I share this story of the lost-and-found mala because it’s the sort of everyday miracle that gives me hope at this time. It’s a reminder, especially in this week of the winter solstice and many religious celebrations, of the importance of trusting divine timing, especially when choosing to tread another path.

I share this story, too, because it’s opened for me a series of new questions:

  • What needs to change in my approach to everyday living if I am to act as though miracles are already present and possible?
  • What does it mean for miracles to be present at this time of great injustice? Might the recognition of miracles help with recognition of other often-dismissed phenomena like microaggressions, systemic racism, and epistemic injustice?
  • How do we undermine or block ourselves from noticing miracles and other magic that can give us life, even in the toughest times?
  • How might the expectation of miracles (or at least miraculous timing) aid in building resilience, commitments to justice, and long-term staying power?

I am excited to see what emerges as I learn to expect miracles. I hope you, too, will look for the miraculous in everyday life.


This post is written by Beth Godbee for Heart-Head-Hands.com. For more posts like this one, you might try “Everyday Divination,” “Attending to Anger,” or “Sieving Life: Keeping What Nourishes and Releasing the Rest.” Please also consider following the blog via email. Thanks!

Reclaiming Childhood Power with Coloring Books

There’s a story that I’ve told for years, a story that represents my early disappointment and dislike of school.

In kindergarten, I was assigned to color a bird brown, but I thought brown was too typical. I’d been reading Zoo Books and learning about parakeets, toucans, and other birds at home. I knew birds could be practically any color or any combination of colors. I decided, therefore, to use my creativity, knowledge, and the tools (crayons) available to me to create a colorful bird.

A few days later, I received my teacher’s response: a frown face at the top of the coloring assignment. I had failed to follow instructions, and following instructions was what mattered in school.

I was crushed that my teacher didn’t like my imaginative attempt at art. I was sad, then discouraged, and finally angry. In the years that followed, I felt largely disconnected from school, stubbornly refusing to do assignments if I couldn’t see their value. I’d sit still with arms folded, embodying the stubbornness of a bull (yep, I’m a Taurus). Instead of learning to follow instructions, I learned to question schooling.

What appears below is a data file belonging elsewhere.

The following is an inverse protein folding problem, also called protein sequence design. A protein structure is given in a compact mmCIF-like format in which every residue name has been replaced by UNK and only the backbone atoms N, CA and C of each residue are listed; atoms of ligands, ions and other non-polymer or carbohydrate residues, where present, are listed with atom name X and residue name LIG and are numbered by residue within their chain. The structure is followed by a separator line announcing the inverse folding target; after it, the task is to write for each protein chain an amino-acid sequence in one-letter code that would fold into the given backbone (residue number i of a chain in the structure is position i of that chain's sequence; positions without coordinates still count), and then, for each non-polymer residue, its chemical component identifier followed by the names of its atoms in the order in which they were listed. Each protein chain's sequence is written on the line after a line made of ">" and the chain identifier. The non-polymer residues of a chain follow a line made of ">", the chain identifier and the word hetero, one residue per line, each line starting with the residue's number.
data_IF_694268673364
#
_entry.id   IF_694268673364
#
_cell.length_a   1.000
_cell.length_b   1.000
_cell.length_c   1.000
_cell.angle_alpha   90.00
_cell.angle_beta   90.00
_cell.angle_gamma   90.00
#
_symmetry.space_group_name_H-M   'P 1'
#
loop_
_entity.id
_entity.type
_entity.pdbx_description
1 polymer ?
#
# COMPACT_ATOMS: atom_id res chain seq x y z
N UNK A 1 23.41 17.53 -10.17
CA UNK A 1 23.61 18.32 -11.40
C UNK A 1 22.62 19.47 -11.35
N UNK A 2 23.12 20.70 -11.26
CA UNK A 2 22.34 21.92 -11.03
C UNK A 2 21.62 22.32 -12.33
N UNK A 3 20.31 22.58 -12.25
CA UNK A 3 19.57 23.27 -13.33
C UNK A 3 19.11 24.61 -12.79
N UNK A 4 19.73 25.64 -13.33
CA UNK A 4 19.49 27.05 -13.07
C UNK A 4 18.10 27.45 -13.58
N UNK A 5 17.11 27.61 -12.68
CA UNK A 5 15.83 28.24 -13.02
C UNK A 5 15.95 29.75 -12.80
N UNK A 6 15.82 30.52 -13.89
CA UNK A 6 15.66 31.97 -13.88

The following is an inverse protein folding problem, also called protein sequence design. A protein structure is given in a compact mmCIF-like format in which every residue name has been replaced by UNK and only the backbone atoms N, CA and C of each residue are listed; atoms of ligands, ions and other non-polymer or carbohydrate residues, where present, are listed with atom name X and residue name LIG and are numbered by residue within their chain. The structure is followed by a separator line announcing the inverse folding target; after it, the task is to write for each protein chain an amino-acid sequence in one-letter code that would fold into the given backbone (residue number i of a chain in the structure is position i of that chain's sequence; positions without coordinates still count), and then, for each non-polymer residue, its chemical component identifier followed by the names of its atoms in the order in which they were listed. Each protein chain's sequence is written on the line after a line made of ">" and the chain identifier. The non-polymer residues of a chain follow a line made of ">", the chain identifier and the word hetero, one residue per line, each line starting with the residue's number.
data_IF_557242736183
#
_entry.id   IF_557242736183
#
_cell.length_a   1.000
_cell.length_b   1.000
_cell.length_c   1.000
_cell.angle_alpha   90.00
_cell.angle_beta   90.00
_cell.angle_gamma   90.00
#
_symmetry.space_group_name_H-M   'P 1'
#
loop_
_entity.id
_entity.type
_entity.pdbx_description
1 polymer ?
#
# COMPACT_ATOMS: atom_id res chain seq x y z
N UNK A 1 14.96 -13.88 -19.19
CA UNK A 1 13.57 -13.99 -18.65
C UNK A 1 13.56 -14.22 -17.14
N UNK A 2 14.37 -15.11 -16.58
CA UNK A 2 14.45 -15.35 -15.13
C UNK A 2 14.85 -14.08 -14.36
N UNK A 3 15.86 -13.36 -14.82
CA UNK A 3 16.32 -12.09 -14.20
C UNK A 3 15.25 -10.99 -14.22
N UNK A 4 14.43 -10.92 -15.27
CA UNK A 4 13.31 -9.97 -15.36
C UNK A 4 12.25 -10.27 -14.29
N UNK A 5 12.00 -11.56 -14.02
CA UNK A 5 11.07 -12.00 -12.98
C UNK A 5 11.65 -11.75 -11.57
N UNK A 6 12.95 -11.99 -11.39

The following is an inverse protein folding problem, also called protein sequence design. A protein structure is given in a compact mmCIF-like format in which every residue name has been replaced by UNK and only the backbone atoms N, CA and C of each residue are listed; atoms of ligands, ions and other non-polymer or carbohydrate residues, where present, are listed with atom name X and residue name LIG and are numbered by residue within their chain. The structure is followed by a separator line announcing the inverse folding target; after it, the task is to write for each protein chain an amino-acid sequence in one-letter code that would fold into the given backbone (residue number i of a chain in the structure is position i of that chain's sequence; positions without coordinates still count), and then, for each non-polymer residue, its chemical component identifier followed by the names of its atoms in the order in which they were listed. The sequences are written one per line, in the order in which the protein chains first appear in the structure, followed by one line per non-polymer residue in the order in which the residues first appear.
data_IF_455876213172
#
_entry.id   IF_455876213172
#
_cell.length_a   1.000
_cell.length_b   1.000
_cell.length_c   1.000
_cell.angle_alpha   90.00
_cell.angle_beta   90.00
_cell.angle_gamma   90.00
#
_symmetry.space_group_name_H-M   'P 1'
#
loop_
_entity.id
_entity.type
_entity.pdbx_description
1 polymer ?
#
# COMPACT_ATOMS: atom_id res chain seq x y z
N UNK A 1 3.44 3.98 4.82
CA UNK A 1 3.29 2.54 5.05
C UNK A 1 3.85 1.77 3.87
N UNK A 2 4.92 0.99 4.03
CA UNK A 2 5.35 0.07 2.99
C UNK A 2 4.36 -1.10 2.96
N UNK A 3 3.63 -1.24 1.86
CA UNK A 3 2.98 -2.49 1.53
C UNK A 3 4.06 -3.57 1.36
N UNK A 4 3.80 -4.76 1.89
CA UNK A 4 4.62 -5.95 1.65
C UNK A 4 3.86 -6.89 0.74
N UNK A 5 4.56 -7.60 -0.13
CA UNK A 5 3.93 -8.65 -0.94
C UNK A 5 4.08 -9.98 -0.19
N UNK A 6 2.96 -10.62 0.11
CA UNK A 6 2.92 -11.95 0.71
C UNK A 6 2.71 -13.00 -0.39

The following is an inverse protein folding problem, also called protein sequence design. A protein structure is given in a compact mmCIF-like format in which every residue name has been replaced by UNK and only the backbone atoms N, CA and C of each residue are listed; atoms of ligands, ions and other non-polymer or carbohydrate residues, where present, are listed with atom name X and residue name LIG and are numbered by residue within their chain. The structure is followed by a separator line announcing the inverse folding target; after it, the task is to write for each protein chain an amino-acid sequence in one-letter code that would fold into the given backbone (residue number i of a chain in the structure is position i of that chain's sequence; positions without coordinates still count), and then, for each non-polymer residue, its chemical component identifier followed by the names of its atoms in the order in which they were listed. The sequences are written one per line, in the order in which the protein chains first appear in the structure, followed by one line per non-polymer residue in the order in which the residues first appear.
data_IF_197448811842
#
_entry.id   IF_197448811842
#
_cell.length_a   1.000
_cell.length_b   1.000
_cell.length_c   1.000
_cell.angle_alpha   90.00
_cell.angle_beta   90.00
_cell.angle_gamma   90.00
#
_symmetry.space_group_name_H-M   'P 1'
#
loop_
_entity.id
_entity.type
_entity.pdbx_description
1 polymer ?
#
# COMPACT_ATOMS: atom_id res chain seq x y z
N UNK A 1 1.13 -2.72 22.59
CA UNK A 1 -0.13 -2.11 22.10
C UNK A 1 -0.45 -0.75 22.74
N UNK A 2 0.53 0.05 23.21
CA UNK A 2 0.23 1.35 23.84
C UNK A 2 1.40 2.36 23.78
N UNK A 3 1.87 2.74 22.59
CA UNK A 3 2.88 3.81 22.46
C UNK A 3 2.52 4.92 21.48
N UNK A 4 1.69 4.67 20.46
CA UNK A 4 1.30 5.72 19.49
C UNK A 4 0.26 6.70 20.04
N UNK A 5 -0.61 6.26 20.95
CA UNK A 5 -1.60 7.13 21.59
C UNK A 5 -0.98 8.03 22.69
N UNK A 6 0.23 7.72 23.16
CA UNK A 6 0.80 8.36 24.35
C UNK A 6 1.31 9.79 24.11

The stubbornness and questioning have largely served me well, especially as I’ve become invested in unlearning inequity, injustice, and social conditioning that we’re taught in and out of school. If I’d been too attached to school or too invested in following instructions, I might not have spent time analyzing what felt or appeared unfair. And I had a lot of time to reflect while not doing assignments.

Recently and randomly, I felt called to coloring again. I ordered a coloring book of forest trails, extending my love of hiking into art and looking again to tread another path. When the book arrived, I opened it to the first page and began adding color to birds on a branch:

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It wasn’t until I’d colored birds yellow, blue, and purple that I realized I was recreating this early childhood memory. I was choosing colors based on intuition and inhibition. I was creatively following my own path, calling back my early identity as an artist.

I share this story because it’s got me thinking about the power of recreating, re-enacting, and ultimately rewriting early experiences. Rather than being trapped in old narratives, it’s possible to remember and revise them. Now, when I’m adding color to each bird, I’m seeing myself as an artist with power, as an artist whose intuition can contribute to personal and collective healing.

As a child, I wanted my artwork to bring joy, and I was sure that colorful birds could do that. Then the teacher’s frown face communicated the opposite: her dislike and disappointment with the work. It’s taken me years to sort out her response from mine and to appreciate—deeply value and feel gratitude for—the disconnection I felt with school.